ALRC releases Discussion Papers on Family Violence and Commonwealth Laws

The Australian Law Reform Commission (ALRC) today released its Discussion Paper for the current Inquiry into family violence and commonwealth laws, Family Violence—Commonwealth Laws (DP 76), and is calling for submissions on over 30 proposals for reform.

In November 2010, the ALRC (with the NSW Law Reform Commission) completed its first inquiry into family violence with the release of the report, Family Violence—A National Legal Response (ALRC Report 114, 2010). That report contained recommendations for reform focused on improving the interaction in practice of state and territory family violence and child protection laws with the Family Law Act and relevant criminal laws; and in relation to inconsistent interpretation of laws in cases of sexual assault in the family violence context.

This second inquiry concentrates on the treatment of family violence in specific areas of Commonwealth law—including child support and family assistance law, immigration law, employment law, social security law, superannuation law and privacy law.

ALRC President Professor Rosalind Croucher said, “At this time, the ALRC has decided to make available a printed Summary Discussion Paper that provides an accessible overview of the policy framework and the proposals and questions contained in the full Discussion Paper. The full Discussion paper is only available online from the ALRC’s website, and is divided into parts reflecting each of the areas under review. The Discussion Paper sets out in detail the issues raised by the Terms of Reference, the research behind the proposals and questions and a thorough analysis and discussion of stakeholder views and the ALRC’s views to date. The Summary—also available online—is designed specifically with stakeholders in mind, acknowledging the substantial involvement of many already in the Inquiry, and the familiarity with the issues as set out in the four Issues Papers released in February and March 2011 and subsequent round of consultations. It provides the essential minimum for easy access to the ALRC’s thinking at this critical stage in the Inquiry and is designed for stakeholders with considerable understanding of the various issues in focus in the particular areas under review. In this way we are hoping to facilitate the community’s response to the complex issues that this Inquiry has raised.”

 “In the National Plan to Reduce Violence Against Women and Their Children, the Australian Government has identified a clear goal ‘to reduce all violence in our communities’, recognising that ‘whatever the form violence takes, it has serious and often devastating consequences for victims, their extended families and the community’. The overarching objective of this Inquiry therefore reflects the Government’s objective—to protect the safety of those experiencing family violence. In this context, the idea of ‘legal frameworks’ extends beyond law in the form of legislative instruments and includes education, information sharing and other related matters. The overall touchstone throughout the chapters and proposals, however, is one of improving safety.”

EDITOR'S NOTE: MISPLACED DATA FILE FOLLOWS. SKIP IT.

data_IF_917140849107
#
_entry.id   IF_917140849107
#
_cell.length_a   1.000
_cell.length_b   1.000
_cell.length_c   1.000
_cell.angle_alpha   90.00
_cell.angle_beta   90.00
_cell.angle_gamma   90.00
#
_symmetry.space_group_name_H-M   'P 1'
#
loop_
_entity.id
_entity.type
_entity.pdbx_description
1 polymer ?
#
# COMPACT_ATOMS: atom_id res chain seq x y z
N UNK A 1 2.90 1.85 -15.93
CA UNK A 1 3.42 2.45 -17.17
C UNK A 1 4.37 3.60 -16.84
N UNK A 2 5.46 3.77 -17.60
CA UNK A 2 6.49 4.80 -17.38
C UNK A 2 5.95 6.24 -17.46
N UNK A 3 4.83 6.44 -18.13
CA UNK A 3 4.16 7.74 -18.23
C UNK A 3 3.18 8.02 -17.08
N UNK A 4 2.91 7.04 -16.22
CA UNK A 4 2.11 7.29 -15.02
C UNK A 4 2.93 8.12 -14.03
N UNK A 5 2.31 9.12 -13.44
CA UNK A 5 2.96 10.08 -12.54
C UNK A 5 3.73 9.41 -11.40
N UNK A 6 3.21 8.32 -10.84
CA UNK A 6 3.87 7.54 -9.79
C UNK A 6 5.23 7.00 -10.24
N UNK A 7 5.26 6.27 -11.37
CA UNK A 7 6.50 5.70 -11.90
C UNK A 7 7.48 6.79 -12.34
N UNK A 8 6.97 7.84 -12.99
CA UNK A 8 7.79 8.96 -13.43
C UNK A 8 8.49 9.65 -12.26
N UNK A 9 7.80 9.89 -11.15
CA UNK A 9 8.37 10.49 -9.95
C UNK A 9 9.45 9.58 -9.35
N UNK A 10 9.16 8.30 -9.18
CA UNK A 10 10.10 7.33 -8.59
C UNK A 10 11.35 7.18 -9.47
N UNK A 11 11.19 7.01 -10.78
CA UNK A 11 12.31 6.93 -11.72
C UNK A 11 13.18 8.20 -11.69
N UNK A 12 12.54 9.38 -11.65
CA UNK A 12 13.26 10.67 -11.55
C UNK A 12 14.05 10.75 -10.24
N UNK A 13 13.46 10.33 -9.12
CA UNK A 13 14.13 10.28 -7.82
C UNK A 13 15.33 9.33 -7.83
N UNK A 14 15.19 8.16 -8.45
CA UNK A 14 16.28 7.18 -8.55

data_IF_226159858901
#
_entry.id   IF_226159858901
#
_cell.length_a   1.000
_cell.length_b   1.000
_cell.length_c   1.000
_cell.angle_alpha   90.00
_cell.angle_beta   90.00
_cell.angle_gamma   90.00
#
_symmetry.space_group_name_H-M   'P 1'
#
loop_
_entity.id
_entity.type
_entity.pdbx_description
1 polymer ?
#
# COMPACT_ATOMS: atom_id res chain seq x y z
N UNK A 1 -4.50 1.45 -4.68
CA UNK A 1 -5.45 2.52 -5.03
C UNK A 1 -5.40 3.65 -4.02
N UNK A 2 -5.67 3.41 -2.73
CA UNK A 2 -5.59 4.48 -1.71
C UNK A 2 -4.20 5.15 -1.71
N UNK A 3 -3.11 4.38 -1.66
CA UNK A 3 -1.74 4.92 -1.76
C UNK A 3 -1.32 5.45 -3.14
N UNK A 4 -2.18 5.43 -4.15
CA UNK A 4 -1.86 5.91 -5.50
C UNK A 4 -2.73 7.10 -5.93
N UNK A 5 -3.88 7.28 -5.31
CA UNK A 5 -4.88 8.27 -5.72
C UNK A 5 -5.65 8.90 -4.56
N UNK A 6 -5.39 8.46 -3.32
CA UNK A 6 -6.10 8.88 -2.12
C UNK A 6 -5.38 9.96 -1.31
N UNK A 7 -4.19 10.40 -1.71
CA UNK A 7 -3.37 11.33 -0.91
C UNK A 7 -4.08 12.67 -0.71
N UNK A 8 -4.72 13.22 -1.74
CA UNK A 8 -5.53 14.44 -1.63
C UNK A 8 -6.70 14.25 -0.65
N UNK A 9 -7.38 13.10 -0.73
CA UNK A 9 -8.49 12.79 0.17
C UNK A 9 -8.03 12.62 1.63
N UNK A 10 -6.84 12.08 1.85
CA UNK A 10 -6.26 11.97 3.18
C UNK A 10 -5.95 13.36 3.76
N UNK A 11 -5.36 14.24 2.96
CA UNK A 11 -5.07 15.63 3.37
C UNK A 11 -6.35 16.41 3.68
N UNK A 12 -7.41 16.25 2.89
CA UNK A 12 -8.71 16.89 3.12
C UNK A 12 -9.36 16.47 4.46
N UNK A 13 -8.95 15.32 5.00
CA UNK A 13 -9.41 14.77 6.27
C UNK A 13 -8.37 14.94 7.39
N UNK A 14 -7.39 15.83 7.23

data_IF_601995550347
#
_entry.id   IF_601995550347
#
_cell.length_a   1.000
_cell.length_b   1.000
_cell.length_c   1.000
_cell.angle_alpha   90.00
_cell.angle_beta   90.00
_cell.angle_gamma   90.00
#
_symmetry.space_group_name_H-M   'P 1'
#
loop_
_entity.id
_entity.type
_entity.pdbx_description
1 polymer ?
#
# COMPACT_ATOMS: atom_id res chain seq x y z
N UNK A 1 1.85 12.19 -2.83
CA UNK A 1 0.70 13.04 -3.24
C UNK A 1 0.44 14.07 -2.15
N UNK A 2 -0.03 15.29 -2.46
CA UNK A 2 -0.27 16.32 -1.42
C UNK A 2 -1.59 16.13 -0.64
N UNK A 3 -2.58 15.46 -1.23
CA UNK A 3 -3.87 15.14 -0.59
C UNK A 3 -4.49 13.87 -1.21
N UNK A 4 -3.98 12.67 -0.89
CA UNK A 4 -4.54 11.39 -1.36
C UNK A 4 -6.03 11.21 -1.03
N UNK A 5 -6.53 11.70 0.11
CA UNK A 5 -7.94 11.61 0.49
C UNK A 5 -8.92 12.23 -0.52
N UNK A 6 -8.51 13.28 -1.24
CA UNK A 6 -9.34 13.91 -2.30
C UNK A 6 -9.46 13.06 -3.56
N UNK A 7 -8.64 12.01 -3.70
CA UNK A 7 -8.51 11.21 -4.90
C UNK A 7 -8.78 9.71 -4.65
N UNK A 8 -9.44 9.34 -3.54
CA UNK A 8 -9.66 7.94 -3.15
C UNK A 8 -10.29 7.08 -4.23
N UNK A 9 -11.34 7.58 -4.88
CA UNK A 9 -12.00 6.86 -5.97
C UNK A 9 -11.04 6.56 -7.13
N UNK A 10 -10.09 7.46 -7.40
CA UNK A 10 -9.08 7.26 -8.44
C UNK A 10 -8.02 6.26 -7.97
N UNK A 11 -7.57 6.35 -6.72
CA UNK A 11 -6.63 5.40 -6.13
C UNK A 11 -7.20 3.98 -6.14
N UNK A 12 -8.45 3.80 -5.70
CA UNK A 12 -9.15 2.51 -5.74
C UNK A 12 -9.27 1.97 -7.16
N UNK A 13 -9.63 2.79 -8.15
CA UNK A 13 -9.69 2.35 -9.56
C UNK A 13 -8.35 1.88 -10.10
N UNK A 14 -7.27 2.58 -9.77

Proposals in the Discussion Paper focus around the issues of Social Security, Child Support and Family Assistance, Income Management, Employment, Superannuation and Migration. The ALRC invites individuals and organisations to make submissions in response to the specific proposals and questions, or to any of the background material and analysis provided, to help advance the reform process in this Inquiry.

In order to ensure consideration for use in the final report, submissions addressing the questions and proposals in this Discussion Paper must reach the ALRC by Friday 30 September 2011.

Submissions may be made in writing, by email or using the ALRC’s online submission form. The ALRC encourages stakeholders to use the online submission form available from the ALRC’s website,

To receive updates on this Inquiry, subscribe to the Commonwealth Family Violence e-Newsletter.

The Final Report is due to be presented to the Attorney-General on 30 November 2011.